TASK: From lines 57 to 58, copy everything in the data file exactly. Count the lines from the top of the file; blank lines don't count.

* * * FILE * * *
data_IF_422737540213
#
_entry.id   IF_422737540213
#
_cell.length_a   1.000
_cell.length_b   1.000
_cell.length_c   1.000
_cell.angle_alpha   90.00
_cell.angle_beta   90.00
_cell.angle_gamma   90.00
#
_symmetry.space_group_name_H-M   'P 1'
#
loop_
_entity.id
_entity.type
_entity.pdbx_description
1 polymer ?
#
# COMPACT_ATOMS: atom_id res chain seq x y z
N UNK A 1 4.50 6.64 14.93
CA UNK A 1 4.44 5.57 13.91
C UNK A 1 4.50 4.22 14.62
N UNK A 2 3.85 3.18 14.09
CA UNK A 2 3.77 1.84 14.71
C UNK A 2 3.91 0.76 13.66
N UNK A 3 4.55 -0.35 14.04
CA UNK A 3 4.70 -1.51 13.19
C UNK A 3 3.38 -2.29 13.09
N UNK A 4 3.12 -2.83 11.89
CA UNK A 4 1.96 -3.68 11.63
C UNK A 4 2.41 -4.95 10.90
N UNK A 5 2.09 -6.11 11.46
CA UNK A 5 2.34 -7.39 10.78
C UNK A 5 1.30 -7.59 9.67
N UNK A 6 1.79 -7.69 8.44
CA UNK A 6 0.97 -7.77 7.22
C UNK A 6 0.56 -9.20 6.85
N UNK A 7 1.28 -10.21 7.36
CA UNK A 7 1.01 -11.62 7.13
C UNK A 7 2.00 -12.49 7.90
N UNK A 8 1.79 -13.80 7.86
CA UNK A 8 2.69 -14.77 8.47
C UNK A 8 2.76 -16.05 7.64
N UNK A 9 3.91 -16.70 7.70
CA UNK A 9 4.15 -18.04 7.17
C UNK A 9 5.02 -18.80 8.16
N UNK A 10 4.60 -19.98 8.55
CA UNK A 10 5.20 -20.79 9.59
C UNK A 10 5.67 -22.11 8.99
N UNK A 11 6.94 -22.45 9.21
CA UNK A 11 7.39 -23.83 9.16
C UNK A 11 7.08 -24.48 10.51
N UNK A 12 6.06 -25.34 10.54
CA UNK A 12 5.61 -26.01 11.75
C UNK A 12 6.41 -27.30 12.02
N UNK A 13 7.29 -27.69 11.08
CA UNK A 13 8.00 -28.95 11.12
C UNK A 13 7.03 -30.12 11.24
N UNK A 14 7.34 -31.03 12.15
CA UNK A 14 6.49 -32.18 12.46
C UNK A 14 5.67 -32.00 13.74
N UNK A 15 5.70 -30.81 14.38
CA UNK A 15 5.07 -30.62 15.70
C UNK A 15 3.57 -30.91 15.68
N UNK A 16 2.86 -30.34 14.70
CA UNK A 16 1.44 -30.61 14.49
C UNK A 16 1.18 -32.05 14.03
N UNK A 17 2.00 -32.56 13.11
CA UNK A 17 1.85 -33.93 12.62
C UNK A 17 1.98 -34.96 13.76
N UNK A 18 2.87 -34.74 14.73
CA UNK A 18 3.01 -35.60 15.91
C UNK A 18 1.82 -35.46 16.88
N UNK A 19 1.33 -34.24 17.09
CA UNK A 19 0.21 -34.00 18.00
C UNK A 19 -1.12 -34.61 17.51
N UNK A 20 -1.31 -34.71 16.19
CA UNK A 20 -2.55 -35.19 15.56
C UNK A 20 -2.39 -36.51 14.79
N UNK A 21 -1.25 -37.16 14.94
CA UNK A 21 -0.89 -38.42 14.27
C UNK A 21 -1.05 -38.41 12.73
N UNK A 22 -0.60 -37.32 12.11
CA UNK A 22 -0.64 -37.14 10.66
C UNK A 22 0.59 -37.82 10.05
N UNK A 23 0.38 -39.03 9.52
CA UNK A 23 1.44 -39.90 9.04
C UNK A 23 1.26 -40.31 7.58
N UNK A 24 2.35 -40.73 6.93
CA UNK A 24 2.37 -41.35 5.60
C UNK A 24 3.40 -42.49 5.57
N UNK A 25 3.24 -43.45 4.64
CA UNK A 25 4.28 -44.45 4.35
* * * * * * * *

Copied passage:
N UNK A 13 7.29 -27.69 11.08
CA UNK A 13 8.00 -28.95 11.12